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ECE/TRANS/XXX 01 July 2013 GLOBAL REGISTRY Created on 24 May 2013, pursuant to Article 6 of the AGREEMENT CONCERNING THE ESTABLISHING OF GLOBAL TECHNICAL REGULATIONS FOR WHEELED VEHICLES, EQUIPMENT AND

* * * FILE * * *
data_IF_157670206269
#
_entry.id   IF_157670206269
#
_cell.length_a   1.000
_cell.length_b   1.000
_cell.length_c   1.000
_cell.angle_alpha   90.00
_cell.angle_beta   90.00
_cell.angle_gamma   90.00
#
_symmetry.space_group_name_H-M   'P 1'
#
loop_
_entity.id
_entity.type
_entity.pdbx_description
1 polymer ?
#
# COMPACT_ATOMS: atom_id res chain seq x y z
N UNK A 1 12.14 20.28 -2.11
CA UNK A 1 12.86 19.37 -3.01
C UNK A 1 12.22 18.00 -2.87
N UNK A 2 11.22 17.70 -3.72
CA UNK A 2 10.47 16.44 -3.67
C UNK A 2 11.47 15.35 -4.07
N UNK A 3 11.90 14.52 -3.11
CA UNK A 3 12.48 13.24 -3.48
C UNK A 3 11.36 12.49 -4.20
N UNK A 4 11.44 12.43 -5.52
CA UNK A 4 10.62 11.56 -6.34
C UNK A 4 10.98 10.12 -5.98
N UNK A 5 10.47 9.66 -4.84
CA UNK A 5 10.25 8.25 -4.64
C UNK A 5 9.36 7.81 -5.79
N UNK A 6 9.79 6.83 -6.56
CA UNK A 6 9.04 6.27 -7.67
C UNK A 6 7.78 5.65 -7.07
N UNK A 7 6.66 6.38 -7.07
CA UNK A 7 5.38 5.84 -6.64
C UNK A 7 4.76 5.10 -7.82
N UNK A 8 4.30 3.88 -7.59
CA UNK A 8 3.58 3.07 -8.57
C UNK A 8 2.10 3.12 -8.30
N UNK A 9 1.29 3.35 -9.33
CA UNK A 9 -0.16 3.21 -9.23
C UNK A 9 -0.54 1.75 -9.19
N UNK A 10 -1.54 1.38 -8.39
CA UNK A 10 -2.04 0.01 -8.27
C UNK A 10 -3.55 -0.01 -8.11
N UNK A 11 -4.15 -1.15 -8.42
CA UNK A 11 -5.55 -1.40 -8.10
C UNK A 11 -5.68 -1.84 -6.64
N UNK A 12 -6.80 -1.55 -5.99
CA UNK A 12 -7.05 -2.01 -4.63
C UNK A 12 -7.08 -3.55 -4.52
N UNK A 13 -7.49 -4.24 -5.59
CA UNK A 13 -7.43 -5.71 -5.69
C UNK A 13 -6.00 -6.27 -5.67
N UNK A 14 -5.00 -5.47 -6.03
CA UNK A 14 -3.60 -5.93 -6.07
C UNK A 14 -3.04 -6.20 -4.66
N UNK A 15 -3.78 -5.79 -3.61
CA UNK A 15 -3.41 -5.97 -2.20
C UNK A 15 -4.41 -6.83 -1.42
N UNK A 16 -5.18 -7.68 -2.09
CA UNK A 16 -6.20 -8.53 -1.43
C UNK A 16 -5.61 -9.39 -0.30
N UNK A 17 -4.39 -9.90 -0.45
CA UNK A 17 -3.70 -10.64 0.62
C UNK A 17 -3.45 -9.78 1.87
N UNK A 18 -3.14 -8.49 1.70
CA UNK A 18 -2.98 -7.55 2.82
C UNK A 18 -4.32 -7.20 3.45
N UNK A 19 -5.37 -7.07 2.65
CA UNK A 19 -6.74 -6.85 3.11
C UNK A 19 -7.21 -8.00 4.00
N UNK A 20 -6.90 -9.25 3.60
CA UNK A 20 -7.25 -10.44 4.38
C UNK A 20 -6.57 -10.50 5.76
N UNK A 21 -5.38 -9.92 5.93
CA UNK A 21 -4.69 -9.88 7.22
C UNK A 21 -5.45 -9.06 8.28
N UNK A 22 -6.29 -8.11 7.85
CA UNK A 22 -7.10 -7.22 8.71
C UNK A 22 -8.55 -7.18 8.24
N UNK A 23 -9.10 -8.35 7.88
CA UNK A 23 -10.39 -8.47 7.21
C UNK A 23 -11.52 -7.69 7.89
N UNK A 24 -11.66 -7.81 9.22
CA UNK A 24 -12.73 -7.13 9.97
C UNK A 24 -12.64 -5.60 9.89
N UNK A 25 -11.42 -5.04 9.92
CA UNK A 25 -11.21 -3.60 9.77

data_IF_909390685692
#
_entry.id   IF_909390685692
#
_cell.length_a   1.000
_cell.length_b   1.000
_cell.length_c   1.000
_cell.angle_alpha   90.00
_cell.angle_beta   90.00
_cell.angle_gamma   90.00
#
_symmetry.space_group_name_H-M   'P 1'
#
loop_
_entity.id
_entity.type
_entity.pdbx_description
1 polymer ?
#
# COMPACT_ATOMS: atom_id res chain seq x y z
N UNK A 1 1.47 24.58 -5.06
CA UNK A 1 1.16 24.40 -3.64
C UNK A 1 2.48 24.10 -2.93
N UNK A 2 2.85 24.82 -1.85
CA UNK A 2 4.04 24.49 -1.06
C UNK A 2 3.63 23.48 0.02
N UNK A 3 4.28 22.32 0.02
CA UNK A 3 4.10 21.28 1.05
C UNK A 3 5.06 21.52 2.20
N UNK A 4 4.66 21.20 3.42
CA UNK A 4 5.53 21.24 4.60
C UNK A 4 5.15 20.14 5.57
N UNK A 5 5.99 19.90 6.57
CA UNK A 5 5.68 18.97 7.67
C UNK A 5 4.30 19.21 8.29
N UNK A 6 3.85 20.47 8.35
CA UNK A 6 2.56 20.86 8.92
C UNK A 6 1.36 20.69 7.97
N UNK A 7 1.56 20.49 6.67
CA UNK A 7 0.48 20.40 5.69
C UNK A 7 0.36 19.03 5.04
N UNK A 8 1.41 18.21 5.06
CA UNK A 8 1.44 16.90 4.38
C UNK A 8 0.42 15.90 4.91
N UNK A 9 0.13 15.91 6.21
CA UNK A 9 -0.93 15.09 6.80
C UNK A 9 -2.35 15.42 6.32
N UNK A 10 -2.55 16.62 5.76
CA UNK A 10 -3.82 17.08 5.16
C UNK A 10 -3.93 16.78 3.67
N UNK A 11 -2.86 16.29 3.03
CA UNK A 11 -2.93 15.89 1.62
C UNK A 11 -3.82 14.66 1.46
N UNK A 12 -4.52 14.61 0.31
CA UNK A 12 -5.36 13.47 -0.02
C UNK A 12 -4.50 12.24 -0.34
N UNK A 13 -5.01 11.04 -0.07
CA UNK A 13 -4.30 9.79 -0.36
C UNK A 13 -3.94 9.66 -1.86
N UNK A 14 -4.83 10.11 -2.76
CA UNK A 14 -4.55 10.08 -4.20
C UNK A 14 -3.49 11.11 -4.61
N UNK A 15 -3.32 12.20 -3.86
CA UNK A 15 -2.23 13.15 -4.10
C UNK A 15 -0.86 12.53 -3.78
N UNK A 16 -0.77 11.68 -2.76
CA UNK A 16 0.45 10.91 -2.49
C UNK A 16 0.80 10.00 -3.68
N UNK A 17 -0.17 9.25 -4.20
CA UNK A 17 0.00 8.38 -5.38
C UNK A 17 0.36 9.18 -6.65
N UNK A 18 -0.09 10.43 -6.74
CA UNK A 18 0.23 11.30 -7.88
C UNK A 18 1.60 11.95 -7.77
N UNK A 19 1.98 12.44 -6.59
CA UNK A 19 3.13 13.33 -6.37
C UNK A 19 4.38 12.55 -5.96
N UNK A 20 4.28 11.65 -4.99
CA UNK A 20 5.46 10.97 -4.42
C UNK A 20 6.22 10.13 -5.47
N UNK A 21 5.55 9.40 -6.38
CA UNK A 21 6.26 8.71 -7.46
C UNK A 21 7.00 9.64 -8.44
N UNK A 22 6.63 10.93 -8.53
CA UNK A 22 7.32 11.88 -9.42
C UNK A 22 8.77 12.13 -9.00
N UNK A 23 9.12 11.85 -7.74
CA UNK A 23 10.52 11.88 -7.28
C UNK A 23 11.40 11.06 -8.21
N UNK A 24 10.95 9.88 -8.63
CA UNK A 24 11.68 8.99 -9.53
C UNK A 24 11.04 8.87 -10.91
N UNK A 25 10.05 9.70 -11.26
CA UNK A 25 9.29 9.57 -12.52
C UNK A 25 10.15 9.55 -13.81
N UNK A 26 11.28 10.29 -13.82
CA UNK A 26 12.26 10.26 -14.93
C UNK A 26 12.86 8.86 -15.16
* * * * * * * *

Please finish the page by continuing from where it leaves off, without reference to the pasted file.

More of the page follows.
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ECE/TRANS/XXX 01 July 2013 GLOBAL REGISTRY Created on 24 May 2013, pursuant to Article 6 of the AGREEMENT CONCERNING THE ESTABLISHING OF GLOBAL TECHNICAL REGULATIONS FOR WHEELED VEHICLES, EQUIPMENT AND PARTS WHICH CAN BE FITTED AND/OR BE USED ON WHEELED VEHICLES (ECE/TRANS/132 and Corr.1) Done at Geneva on 25 June 1998 Addendum Global technical regulation No. YYY TECHNICAL REQUIREMENTS forregarding AUDIBLE VEHICLE ALERTING SYSTEMS FOR QUIET ROAD TRANSPORT VEHICLES with regard to the sound emissions. (Established in the Global Registry on DD.MM.YYYY) UNITED NATIONS The text below is a compilation of specification on sound devices for the purpose of informing pedestrians about the presence of a vehicle. The table shows the documents used for the development of this text. The colours indicate in origin. Source Minimum Sound Requirements for Hybrid and Electric Vehicles NHTSA 49 CFR Part 571 Docket No. NHTSA RIN 2127-AK93 Guideline on Low-noise Measures for HEV, etc Japan Guideline Kokujigi No. 255 on Japan Study Committee Report on Low Noise Measures for Hybrid Vehicles, etc Proposal for guidelines on measures ensuring the audibility of hybrid and electric vehicles UN-ECE R.E.3 Guideline AVAS Draft Recommendations for a Global Technical Regulation Regarding Audible Vehicle Alerting Systems for Quiet Road Transport Vehicles GRB Informal Group Report ECE-TRANS-WP29-GRB- 55-inf14e Other Sources (EU 2011_0409 (COD) with amendments of Parliament A7-0435_2012 and Council st05832.en13[1] PUBLIC) OICA comments to US NPRM NHTSA OICA additional comments Colour Bold Black Red Red Italic Green Green Italic Blue Pink Pink Italic page 4 TABLE OF CONTENTS Page A. JUSTIFICATION AND TECHNICAL RATIONALE INTRODUCTION PROCEDURAL BACKGROUND EXISTING REGULATIONS, DIRECTIVES, AND INTERNATIONAL VOLUNTARY STANDARDS TECHNICAL RATIONALE, ECONOMIC IMPACTS, ANDANTICIPATED BENEFITS 5. ADMINISTRATIVE CONSIDERATIONS POSSIBLE FUTURE EXTENSIONS OF THE GTR B. TEXT OF THE REGULATION PURPOSE SCOPE DEFINITIONS GENERAL REQUIREMENTS PERFORMANCE REQUIREMENTS DEMONSTRATION REQUIREMENTS TEST PROCEDURES DOCUMENTATION REQUIREMENTS ANNEXES Annex 1 NHTSA Tables page 5 A. JUSTIFICATION AND TECHNICAL RATIONALE 1. INTRODUCTION This global technical regulation (gtr) is setting minimum sound requirements for hybrid and electric vehicles. This new standard would require hybrid and electric passenger cars, light trucks and vans (LTVs), medium and heavy duty, trucks, and buses, low speed vehicles (LSVs), and motorcycles to produce sounds meeting the requirements of this standard. This proposed standard applies to electric vehicles (EVs) and to those hybrid vehicles (HVs) that are capable of propulsion in any forward or reverse gear without the vehicle s internal combustion engine (ICE) operating. This standard would ensure that blind, visually-impaired, and other pedestrians are able to detect and recognize nearby hybrid and electric vehicles, as required by the PSEA, by requiring that hybrid and electric vehicles emit sound that pedestrians would be able to hear in a range of ambient environments and contain acoustic signal content that pedestrians will recognize as being emitted from a vehicle. Following a decision to promote their widespread use toward the low-carbon society, registrations of hybrid vehicles (HEV) and electric vehicles (EV), etc have been rapidly growing in recent years with even further growth projected in years to come. In the meantime, users and groups for the visually-impaired have expressed views that they find those vehicles dangerous due to the mechanism that does not make high noise, while similar points are made by some experts. Therefore, in order to promote effective measures relating to the low noise as reported by the Study Committee on Low Noise Measures for Hybrid Vehicles, etc, requirements have been established as described below for those Devices for Approaching Vehicle Alert to be installed in HEV that can run only on electric motors with the internal combustion engines in shutdown condition, EV and fuel-cell vehicles. It shall be assessed the need to review this Regulation, taking into account, inter alia, whether active safety systems can better serve the objective of improving the safety of vulnerable road users in urban areas, in addition to, or as compared to acoustic vehicle alerting systems and shall, where appropriate, and in accordance with the ordinary legislative procedure, submit a proposal which makes provision for a maximum sound level for AVAS installed in vehicles. The environmental benefits achieved by hybrid electric and pure electric road transport vehicles (HEV and EV) include near zero air pollution, reduced fossil fuel demands and very quiet vehicle operation at low speeds. While quiet vehicle operation provides the potential for significant public health and welfare benefits to millions of citizens, it has resulted in an unintended consequence - the removal of an important source of audible signals that are used by many pedestrians (e.g. blind, low vision and elderly pedestrians) and road users (e.g. cyclists), to signal the approach, presence and departure of these vehicles. This report presents the findings and recommendations of the QRTV / IWG with regard to the future development of a globally harmonized regulation that would specify the applicability and performance of an 'Audible Vehicle Alerting System' (AVAS). The AVAS would provide pedestrians and other road users with information regarding the operation of quiet vehicles at speeds below 20 to 30 kilometres per hour (12 to 20 miles per hour) that is essential to safe page 6 movement decisions while also protecting the public from unnecessary increases in environmental noise and the vehicle operator from adverse noise impact. Particular attention should be given to those countries that have programs directed at the reduction of community noise impact. While an in-depth assessment of the potential growth of the quiet vehicle fleet was beyond the scope of the QRTV terms of reference, there is substantial evidence to support a conclusion that any resulting UN/ECE regulation regarding AVAS must be harmonized as a Global Technical Regulation (GTR) to reduce pedestrian confusion(comment to be updated) and to minimize diverse regulatory burdens on powered road vehicle manufacturers Discussions were held from the perspectives described below concerning (i) EV run -enabled HEV and EV (including fuel-cell vehicles), (ii) non-ev run HEV, (iii) vehicles with idle stop engines and (iv) ordinary vehicles with engines making low noise, for which measures may be needed. Formatiert: Schriftartfarbe: Dunkelblau TRANS/WP.29/GRPE/2003/8 page 6 Kommentar [DG1]: Japan comments moved from section 3. (i): It has been reported that difference in sound volume from vehicles reaches 20dB at maximum compared with ordinary vehicles with engines from starting to vehicle speed of about 20km/h; hence, measures are required. (See Diagram C.) (ii): With engines always fired up during starting, it was confirmed at the Study Committee s experience session that these vehicles are equally noticeable compared with ordinary vehicles with engines; hence, measures are not needed. (iii): As with the above (ii), with engines always fired up during starting, these vehicles are considered equally noticeable compared with ordinary vehicles with engines; hence, measures are not needed. (iv): As a result of comparison between luxury models with quiet engines and ordinary models in the surveys conducted so far, the gap is not huge at about 2dB; hence, measures are not needed. (See Diagram C.) 2. PROCEDURAL BACKGROUND During the one-hundred-and-fifty-sixth session of WP.29 on March 2012, the Executive Committee (AC.3) of the 1998 Global Agreement (1998 Agreement) adopted a two stage approach for developing the UN GTR, including in a first phase electric and hybrid vehicles and, in a second phase, quiet vehicle with internal combustion engines and possible inclusion of safety related matters. Informal working groups the GRB Informal Group on Quiet Road Transport Vehicles (QRTV) from March 2009 to September 2012 and the GRB GTR development group on QRTV from March 2012 to XXX were established develop a proposal for this GTR. The working group was instructed to - Identify, review and assess the status of various researches being carried out by various EV run refers to run on the electric motor only with the engine stopped. page 7 governments, universities and non-governmental organizations on audible warning and signalling technologies for quiet vehicles. - Invite, consult with and consider the input of safety experts from GRSP, GRRF, and GRSG. - Determine potential audible sound characteristics and mechanisms that convey desired vehicle performance information to the human receiver. - Develop harmonized test procedures for evaluating the conformity of potential audible sound characteristics and mechanisms. - Determine the costs and benefits associated with a QRTV gtr including potential adverse impact on the public at large or existing vehicle noise emission standards and regulations. Note that the analysis is not intended to address specific countries or regions, but rather general considerations each Contracting Party (to WP.29) should consider when implementing the potential gtr. US and Japan may wish to add some elements of their national studies. 3. EXISTING REGULATIONS, DIRECTIVES, AND INTERNATIONAL VOLUNTARY STANDARDS 3.1. Those pertaining to minimum sound requirements for motorized road vehicles In the United States of America: 49 CFR Part 571, Docket No. NHTSA , RIN 2127-AK93, Federal Motor Vehicle Safety Standards, Minimum Sound Requirements for Hybrid and Electric Vehicles In Europe: Draft Regulation 2011/0409 (COD) with amendments of the European Parliament listed in A7-0435_2012 and changes by the European Council published in st05832.en13[1] PUBLIC and subsequent amendments. further info to be provided by EC. In Japan: Guideline on Low-noise Measures for HEV, etc ADD: Japanese proposal from 4th meeting excluded sounds(proposal for QRTV-GTR on performance requirements for AVAS) To be updated In China: To be updated WP29 UNECE: To be updated 4. TECHNICAL RATIONALE, ECONOMIC IMPACTS, AND ANTICIPATED BENEFITS page Technical rationale (complete this section after targets have been agreed) The requirements of this proposal apply only to those HVs that are capable of propulsion in any forward or reverse gear without the vehicle s ICE operating because these were the vehicles that the agency believes fall under the definition of hybrid vehicle contained in the PSEA. A crossover speed of 30 km/h was chosen because this was the speed at which the sound levels of the hybrid and electric vehicles measured by the agency approximated the sound levels produced by similar ICE vehicles. This proposal contains minimum sound requirements for the activated but stationary operating condition because the definition of alert sound in the PSEA, as explained in Section III of this NPRM, requires the agency to issue minimum sound requirements to allow pedestrians to detect hybrid and electric vehicles. We have tentatively determined that this requirement can be best met by requiring vehicles to emit sound in this operating condition. TRANS/WP.29/GRPE/2003/8 page 8 At lower speeds, hybrid and electric vehicles produce less sound than vehicles propelled by an ICE. At higher speeds, tire and wind noise are the main contributors to vehicles noise output so at higher speeds the sounds produced by hybrid and electric vehicles and ICE vehicles are similar. Because hybrid and electric vehicles do not produce as much sound as ICE vehicles when operating at lower speeds, pedestrians and other road users may not be aware of the presence of a nearby hybrid or electric vehicle. If a hybrid vehicle is involved in a low speed maneuver (defined as making a turn, slowing or stopping, backing up, entering or leaving a parking space, or starting in traffic), it is 1.38 times more likely than an ICE vehicle to be involved in a collision with a pedestrian and 1.33 times more likely to be involved in a collision with a pedalcyclist. We believe that this difference in accident rates is mostly attributable to the pedestrians inability to detect these vehicles by hearing them during these maneuvers. (further comments expected by NHTSA) Discussions were held from the perspectives described below concerning (i) EV run -enabled HEV and EV (including fuel-cell vehicles), (ii) non-ev run HEV, (iii) vehicles with idle stop engines and (iv) ordinary vehicles with engines making low noise, for which measures may be needed. (i): It has been reported that difference in sound volume from vehicles reaches 20dB at maximum compared with ordinary vehicles with engines from starting to vehicle speed of about 20km/h; hence, measures are required. (See Diagram C.) (ii): With engines always fired up during starting, it was confirmed at the Study Committee s experience session that these vehicles are equally noticeable compared with ordinary vehicles with engines; hence, measures are not needed. (iii): As with the above (ii), with engines always fired up during starting, these vehicles are considered equally noticeable compared with ordinary vehicles with engines; hence, measures are not needed. (iv): As a result of comparison between luxury models with quiet engines and ordinary models in the surveys conducted so far, the gap is not huge at about 2dB; hence, measures are not needed. (See Diagram C.) 2. Scenes in which measures are required Proposed measure: page 9 Applicable in a range from starting to vehicle speed of 20km/h and when moving backward. [Concept] Based on the experience by the visually-impaired, etc, low noise measures are most needed when a vehicle is starting from a stopped state (Diagram A) and when it is running at low speed (Diagram B), in which case it will be required to notify approaching vehicles to pedestrians, etc, including the visually-impaired. A.Exit from alley, etc Main road B. Pedestriansand cars mixed Moving forward/backward Pedestrian Alley Sidewalk Car Car Pedestrian The surveys conducted so far revealed that, since tire noise increases under the vehicle speed of 20km/h, even EV run-capable HEV is equally noticeable compared with ordinary vehicles with engines. (See Diagram C.) Diagram C: Comparison of sound volume (Microphone was placed at 2 meters to the left form the centerline of running vehicles and 1.2 meters from the ground. When stopped, it was place at a position immediately next to the front edge of vehicles.): EV run-capable HEV vs. ordinary vehicles with engines page 10 Ordinary I Ordinary II Hybrid (EV run) Background noise TRANS/WP.29/GRPE/2003/8 page 10 Japan may wish to update this chart Some are calling for measures even when a vehicle is stopped; however, since it is the same state as ordinary vehicles with engines parked or stopped with engines off, specific measures for hybrid vehicles, etc are not needed Economic impacts To be added (test time, money, employees) 4.3. Anticipated benefits To be added 5. ADMINISTRATIVE CONSIDERATIONS To be added; Considerations about: Vehicle testing, component testing; other ways for pedestrian protection in terms of quiet vehicles; type approval vs-self certification, etc. Small volume manufacturers. (May need to be adapted to UN-ECE specs) Vehicles manufactured during any of the three years of the September 1, 2015 through August 31, 2018 phase-in by a manufacturer that produces fewer than 5,000 vehicles for sale in the United States during that year are not subject to the requirements of S9.1, S9.2,S9.3 and S Final-stage manufacturers and alterers. Vehicles that are manufactured in two or more stages or that are altered (within the meaning of 49 CFR 567.7) after page 11 having previously been certified in accordance with Part 567 of this chapter are not subject to the requirements of S9.1 through S9.5. Instead, all vehicles produced by these manufacturers on or after September 1, 2018 must comply with this standard. Formatiert: Schriftart: Nicht Fett, Nicht Kursiv 6. POSSIBLE FUTURE EXTENSIONS OF THE GTR The need to review this Regulation shall be assessed, taking into account, inter alia, whether active safety systems can better serve the objective of improving the safety of vulnerable road users in urban areas, in addition to, or as compared to acoustic vehicle alerting systems. Add NHTSA future plans including ICE (NPRM comments) B. TEXT OF REGULATION 1. PURPOSE The purpose of this standard GTR is to reduce the number of deaths and injuries that result from electric and hybrid [electric] vehicles low speed crashes with pedestrians (and others like but not limited to cyclists) by providing a sound level and sound characteristics necessary for these vehicles to be detected, [located] and recognized by pedestrians. 2. SCOPE This standard establishes performance for pedestrian alert sounds from motor vehicles. This standard applies to Electric vehicles of category xxx (to be drafted) with either electric or hybrid [electric] drive for which the vehicle s propulsion system can propel the vehicle in the normal travel mode in reverse or at least one forward drive gear without the internal combustion engine operating. passenger cars, multipurpose passenger vehicles, trucks, buses, motorcycles, and low-speed vehicles; Passenger cars, multi-purpose passenger vehicles, trucks, buses, and low-speed vehicles with more than one means of propulsion for which the vehicle s propulsion system can propel the vehicle in the normal travel mode in reverse and at least one forward drive gear without the internal combustion engine operating and; Motorcycles with more than one means of propulsion for which the vehicle s propulsion system can propel the vehicle in the normal travel mode in at least one forward drive gear without the internal combustion engine operating. page Small volume manufacturers. (May need to be adapted to UN-ECE specs) Vehicles manufactured during any of the three years of the September 1, 2015 through August 31, 2018 phase-in by a manufacturer that produces fewer than 5,000 vehicles for sale in the United States during that year are not subject to the requirements of S9.1, S9.2,S9.3 and S Final-stage manufacturers and alterers. Vehicles that are manufactured in two or more stages or that are altered (within the meaning of 49 CFR 567.7) after having previously been certified in accordance with Part 567 of this chapter are not subject to the requirements of S9.1 through S9.5. Instead, all vehicles produced by these manufacturers on or after September 1, 2018 must comply with this standard Discussions were held from the perspectives described below concerning (i) EV run -enabled HEV and EV (including fuel-cell vehicles), (ii) non-ev run HEV, (iii) vehicles with idle stop engines and (iv) ordinary vehicles with engines making low noise, for which measures may be needed. TRANS/WP.29/GRPE/2003/8 page 12 Kommentar [DG2]: Moved to ADMINISTRATIVE CONSIDERATIONS (SECTION 5.) Formatiert: Durchgestrichen Formatiert: Durchgestrichen Formatiert: Keine Aufzählungen oder Nummerierungen, Leerraum zwischen asiatischem und westlichem Text nicht anpassen Formatiert: Durchgestrichen Formatiert: Durchgestrichen (i): It has been reported that difference in sound volume from vehicles reaches 20dB at maximum compared with ordinary vehicles with engines from starting to vehicle speed of about 20km/h; hence, measures are required. (See Diagram C.) (ii): With engines always fired up during starting, it was confirmed at the Study Committee s experience session that these vehicles are equally noticeable compared with ordinary vehicles with engines; hence, measures are not needed. (iii): As with the above (ii), with engines always fired up during starting, these vehicles are considered equally no